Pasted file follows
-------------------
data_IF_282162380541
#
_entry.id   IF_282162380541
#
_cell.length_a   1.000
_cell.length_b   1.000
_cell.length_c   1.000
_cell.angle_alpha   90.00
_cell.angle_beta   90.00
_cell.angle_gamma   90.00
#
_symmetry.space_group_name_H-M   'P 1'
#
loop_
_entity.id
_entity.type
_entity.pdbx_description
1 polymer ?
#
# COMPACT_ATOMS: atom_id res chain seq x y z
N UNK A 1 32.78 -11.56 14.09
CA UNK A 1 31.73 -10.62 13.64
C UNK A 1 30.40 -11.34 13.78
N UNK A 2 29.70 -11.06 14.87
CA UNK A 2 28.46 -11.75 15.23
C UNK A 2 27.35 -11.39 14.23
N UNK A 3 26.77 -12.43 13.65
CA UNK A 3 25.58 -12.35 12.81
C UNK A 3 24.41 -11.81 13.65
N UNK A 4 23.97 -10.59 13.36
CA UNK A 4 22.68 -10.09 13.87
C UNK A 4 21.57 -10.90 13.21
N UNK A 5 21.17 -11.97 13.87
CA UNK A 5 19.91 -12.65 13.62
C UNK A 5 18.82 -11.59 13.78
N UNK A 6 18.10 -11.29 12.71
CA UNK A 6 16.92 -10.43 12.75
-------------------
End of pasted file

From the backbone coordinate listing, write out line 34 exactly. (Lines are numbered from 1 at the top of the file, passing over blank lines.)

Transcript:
CA UNK A 5 19.91 -12.65 13.62